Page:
This algorithm will protect us from the scourge of AI-generated cats

It's okay, we're safe... for meow.

A cat generated by an artificial intelligence from thiscatdoesnotexist. AI. Deepfake. GAN.

Artificial intelligence tends to cross a lot of boundaries. For instance, in the bright future that is 2021, we’ve got deepfakes, police use of face recognition software, everything Amazon does, these “people” made by Unreal Engine, and the most unholy of all AI creations — cats fabricated entirely by a computer.

This cat does not exist is a site that generates on-command images of cat faces conjured entirely by neural networks.

Fake cat.

Also a fake cat.

OK, this one is real.

Just kidding! It’s also fake!

Okay, so maybe computer-generated cats aren’t exactly the worst of the aforementioned AI nightmares, but that doesn’t mean we can let these covert digital furballs slip on through to our cat-urated social feeds unnoticed, right?

Luckily, someone is on the case.


In a thread posted to Twitter, @Conspirator0 detailed a system designed to analyze and detect cats that have been created using General Adversarial Networks (GANs), like the kind used to create deepfake videos.

To be clear, the cat-inspecting algorithm wasn’t actually designed because computer-generated cats are an existential threat or anything, but as an exercise in training neural networks to assess certain types of images for signs of artificiality.

The thread notes that the algorithm was trained on 2,000 artificially generated cat faces from thiscatdoesnotexist and 1,195 real cat faces from this online data set, which you can (and should) purr-ruse at your leisure here.

A real cat from the database.

To suss out the real pictures from the faked ones, the 2,000 GAN-generated images were blended together to make a type of composite fake cat face and the algorithm was taught to assess brightness and color on a pixel level — specifically, variations between brightness and the average color in the image.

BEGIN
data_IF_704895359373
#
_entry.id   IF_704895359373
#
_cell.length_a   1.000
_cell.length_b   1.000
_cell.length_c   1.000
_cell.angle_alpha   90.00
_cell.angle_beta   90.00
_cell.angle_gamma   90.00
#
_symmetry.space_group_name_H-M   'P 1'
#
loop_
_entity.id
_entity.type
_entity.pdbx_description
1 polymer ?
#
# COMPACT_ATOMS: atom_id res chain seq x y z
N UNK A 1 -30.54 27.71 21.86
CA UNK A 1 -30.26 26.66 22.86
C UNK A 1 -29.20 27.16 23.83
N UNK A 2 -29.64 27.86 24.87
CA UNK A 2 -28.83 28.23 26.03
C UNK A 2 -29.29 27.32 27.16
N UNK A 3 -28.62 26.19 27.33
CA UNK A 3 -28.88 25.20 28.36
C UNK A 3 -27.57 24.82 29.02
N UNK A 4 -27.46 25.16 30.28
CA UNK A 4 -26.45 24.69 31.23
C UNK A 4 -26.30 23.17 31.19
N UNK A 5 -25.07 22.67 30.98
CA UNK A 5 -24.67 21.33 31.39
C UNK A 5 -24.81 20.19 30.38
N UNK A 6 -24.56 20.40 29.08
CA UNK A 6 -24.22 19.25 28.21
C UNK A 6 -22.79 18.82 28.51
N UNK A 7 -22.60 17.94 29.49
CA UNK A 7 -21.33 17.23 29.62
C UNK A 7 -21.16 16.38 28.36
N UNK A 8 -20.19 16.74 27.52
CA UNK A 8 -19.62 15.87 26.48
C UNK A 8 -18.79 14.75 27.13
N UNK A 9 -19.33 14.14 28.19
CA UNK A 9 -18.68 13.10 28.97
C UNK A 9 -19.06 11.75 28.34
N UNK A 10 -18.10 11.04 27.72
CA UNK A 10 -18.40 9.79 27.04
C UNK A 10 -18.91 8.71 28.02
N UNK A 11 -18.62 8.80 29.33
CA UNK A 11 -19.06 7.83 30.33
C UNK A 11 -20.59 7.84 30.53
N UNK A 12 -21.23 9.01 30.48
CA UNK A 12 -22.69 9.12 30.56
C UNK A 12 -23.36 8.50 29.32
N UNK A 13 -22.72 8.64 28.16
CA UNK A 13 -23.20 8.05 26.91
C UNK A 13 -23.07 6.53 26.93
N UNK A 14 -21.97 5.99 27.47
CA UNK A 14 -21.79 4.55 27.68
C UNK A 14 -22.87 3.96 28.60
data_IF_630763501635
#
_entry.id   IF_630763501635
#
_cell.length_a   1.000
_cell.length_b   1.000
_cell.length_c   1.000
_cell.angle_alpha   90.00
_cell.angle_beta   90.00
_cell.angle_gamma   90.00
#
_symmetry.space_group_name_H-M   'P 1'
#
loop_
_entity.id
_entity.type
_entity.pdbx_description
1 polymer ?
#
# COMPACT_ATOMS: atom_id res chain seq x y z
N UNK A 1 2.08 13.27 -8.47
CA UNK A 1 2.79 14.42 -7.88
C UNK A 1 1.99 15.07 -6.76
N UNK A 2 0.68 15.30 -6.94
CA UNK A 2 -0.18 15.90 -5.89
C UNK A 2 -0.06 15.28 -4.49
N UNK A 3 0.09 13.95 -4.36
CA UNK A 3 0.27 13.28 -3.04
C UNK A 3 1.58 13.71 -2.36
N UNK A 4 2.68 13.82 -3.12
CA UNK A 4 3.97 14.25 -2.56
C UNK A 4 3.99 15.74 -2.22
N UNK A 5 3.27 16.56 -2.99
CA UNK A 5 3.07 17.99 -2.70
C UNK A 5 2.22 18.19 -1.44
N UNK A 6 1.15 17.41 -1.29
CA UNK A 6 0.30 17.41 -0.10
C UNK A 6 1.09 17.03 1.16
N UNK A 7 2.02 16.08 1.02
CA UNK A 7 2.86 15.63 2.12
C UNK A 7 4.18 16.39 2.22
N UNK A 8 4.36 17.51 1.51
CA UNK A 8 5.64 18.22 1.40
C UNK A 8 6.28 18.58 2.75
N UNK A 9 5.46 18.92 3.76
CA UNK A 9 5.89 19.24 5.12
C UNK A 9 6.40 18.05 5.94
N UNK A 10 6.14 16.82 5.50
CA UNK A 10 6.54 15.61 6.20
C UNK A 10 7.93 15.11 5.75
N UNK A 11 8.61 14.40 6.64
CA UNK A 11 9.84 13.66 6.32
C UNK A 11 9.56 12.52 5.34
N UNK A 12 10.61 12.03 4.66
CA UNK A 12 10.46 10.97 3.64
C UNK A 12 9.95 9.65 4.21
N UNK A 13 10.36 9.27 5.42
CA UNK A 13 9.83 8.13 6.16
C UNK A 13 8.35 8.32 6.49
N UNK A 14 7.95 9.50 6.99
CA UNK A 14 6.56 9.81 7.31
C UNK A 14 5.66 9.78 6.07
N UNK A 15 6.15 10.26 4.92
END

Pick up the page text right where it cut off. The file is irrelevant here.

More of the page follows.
The image is then given a new color scheme based on the degree of variation between brightness and color which creates a type of heat map for GAN-related anomalies. From a fake-cat forensic perspective, the point of focus here is a type of vertical and horizontal banding in the colors not found in non-GAN cat images.

Photo: color banding create by the GAN.

According to @conspirator0, the technique yielded some pretty major success in weeding out fake cats from the real ones...


Not perfect, but pretty darn close.


As noted by the tool’s creator, this algorithm is not likely to identify fakes that aren’t of cat faces, but luckily a rise in sophistication of deepfakes has already invigorated AI researchers’ efforts to quickly spot and flag media that might be doctored by AI, even if those methods are still currently works-in-progress.

@conspirator0 on Twitter.

A real question is, does it really matter if a cat is real or fake when it looks this cute? And can the internet ever really have enough cat pictures? Some stones are better left unturned.

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